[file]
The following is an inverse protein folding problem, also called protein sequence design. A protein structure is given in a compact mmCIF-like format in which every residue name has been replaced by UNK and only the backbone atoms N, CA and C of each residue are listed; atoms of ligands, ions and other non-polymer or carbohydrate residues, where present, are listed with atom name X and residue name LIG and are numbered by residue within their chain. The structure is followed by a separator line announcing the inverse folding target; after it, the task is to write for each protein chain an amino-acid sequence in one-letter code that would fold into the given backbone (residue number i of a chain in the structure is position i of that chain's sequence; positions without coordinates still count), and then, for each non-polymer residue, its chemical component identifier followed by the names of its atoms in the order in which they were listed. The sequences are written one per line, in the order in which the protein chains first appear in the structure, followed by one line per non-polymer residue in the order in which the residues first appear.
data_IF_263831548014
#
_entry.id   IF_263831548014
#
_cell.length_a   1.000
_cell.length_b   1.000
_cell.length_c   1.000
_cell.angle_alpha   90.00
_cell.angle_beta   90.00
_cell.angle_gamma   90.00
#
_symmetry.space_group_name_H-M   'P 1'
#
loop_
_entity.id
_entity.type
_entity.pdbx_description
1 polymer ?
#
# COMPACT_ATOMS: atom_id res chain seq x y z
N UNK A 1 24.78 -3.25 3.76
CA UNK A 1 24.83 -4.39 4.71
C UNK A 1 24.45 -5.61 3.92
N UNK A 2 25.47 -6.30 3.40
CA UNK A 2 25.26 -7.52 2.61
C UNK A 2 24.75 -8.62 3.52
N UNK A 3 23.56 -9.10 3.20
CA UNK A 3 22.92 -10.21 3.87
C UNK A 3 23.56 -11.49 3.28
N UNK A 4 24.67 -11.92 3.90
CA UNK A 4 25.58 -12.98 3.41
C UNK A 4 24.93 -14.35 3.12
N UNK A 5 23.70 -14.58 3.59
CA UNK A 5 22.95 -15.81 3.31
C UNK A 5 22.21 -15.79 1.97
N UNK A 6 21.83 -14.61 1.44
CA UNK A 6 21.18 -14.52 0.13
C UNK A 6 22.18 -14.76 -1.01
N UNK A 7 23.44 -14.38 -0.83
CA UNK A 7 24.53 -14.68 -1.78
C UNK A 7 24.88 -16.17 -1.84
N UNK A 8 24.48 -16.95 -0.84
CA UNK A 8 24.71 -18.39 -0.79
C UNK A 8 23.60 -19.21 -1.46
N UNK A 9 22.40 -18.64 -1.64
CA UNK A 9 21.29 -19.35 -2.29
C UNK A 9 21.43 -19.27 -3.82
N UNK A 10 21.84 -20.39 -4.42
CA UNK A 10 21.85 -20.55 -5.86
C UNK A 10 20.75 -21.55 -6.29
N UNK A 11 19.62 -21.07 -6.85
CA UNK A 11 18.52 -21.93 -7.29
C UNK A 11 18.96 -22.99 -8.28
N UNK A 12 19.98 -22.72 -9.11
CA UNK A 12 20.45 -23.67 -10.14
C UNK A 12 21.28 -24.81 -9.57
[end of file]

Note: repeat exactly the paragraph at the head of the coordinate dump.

The following is an inverse protein folding problem, also called protein sequence design. A protein structure is given in a compact mmCIF-like format in which every residue name has been replaced by UNK and only the backbone atoms N, CA and C of each residue are listed; atoms of ligands, ions and other non-polymer or carbohydrate residues, where present, are listed with atom name X and residue name LIG and are numbered by residue within their chain. The structure is followed by a separator line announcing the inverse folding target; after it, the task is to write for each protein chain an amino-acid sequence in one-letter code that would fold into the given backbone (residue number i of a chain in the structure is position i of that chain's sequence; positions without coordinates still count), and then, for each non-polymer residue, its chemical component identifier followed by the names of its atoms in the order in which they were listed. The sequences are written one per line, in the order in which the protein chains first appear in the structure, followed by one line per non-polymer residue in the order in which the residues first appear.